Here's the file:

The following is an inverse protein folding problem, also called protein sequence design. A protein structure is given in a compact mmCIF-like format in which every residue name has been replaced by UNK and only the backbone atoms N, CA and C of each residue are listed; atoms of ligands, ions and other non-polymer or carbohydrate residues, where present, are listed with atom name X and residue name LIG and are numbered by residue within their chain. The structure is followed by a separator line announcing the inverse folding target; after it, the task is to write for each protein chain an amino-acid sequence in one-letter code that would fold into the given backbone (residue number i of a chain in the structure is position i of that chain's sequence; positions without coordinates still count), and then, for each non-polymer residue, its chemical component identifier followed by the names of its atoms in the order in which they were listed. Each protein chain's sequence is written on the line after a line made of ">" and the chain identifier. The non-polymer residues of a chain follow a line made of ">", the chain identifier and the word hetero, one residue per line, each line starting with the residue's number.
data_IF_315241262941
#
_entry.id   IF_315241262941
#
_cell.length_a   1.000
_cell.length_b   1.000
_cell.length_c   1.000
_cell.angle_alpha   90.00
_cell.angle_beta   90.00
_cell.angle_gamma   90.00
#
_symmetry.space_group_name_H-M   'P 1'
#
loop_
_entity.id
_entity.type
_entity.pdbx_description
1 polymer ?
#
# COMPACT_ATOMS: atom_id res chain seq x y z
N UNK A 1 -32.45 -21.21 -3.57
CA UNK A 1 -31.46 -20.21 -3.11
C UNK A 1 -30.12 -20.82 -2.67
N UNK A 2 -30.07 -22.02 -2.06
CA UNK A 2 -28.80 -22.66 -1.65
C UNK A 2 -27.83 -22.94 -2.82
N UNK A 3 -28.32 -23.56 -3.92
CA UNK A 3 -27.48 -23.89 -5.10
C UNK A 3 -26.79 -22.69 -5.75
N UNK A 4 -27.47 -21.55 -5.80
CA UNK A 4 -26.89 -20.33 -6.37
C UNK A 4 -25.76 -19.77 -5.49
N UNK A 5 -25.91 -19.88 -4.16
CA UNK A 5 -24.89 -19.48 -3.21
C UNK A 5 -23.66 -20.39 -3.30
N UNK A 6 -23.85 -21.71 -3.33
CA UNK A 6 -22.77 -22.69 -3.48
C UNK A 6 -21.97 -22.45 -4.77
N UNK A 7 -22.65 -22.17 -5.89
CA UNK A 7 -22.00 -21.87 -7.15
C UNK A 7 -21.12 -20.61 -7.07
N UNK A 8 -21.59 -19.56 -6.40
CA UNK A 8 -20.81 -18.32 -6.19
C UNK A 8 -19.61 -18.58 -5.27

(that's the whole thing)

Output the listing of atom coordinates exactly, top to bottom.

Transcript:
The following is an inverse protein folding problem, also called protein sequence design. A protein structure is given in a compact mmCIF-like format in which every residue name has been replaced by UNK and only the backbone atoms N, CA and C of each residue are listed; atoms of ligands, ions and other non-polymer or carbohydrate residues, where present, are listed with atom name X and residue name LIG and are numbered by residue within their chain. The structure is followed by a separator line announcing the inverse folding target; after it, the task is to write for each protein chain an amino-acid sequence in one-letter code that would fold into the given backbone (residue number i of a chain in the structure is position i of that chain's sequence; positions without coordinates still count), and then, for each non-polymer residue, its chemical component identifier followed by the names of its atoms in the order in which they were listed. Each protein chain's sequence is written on the line after a line made of ">" and the chain identifier. The non-polymer residues of a chain follow a line made of ">", the chain identifier and the word hetero, one residue per line, each line starting with the residue's number.
data_IF_315241262941
#
_entry.id   IF_315241262941
#
_cell.length_a   1.000
_cell.length_b   1.000
_cell.length_c   1.000
_cell.angle_alpha   90.00
_cell.angle_beta   90.00
_cell.angle_gamma   90.00
#
_symmetry.space_group_name_H-M   'P 1'
#
loop_
_entity.id
_entity.type
_entity.pdbx_description
1 polymer ?
#
# COMPACT_ATOMS: atom_id res chain seq x y z
N UNK A 1 -32.45 -21.21 -3.57
CA UNK A 1 -31.46 -20.21 -3.11
C UNK A 1 -30.12 -20.82 -2.67
N UNK A 2 -30.07 -22.02 -2.06
CA UNK A 2 -28.80 -22.66 -1.65
C UNK A 2 -27.83 -22.94 -2.82
N UNK A 3 -28.32 -23.56 -3.92
CA UNK A 3 -27.48 -23.89 -5.10
C UNK A 3 -26.79 -22.69 -5.75
N UNK A 4 -27.47 -21.55 -5.80
CA UNK A 4 -26.89 -20.33 -6.37
C UNK A 4 -25.76 -19.77 -5.49
N UNK A 5 -25.91 -19.88 -4.16
CA UNK A 5 -24.89 -19.48 -3.21
C UNK A 5 -23.66 -20.39 -3.30
N UNK A 6 -23.85 -21.71 -3.33
CA UNK A 6 -22.77 -22.69 -3.48
C UNK A 6 -21.97 -22.45 -4.77
N UNK A 7 -22.65 -22.17 -5.89
CA UNK A 7 -22.00 -21.87 -7.15
C UNK A 7 -21.12 -20.61 -7.07
N UNK A 8 -21.59 -19.56 -6.40
CA UNK A 8 -20.81 -18.32 -6.19
C UNK A 8 -19.61 -18.58 -5.27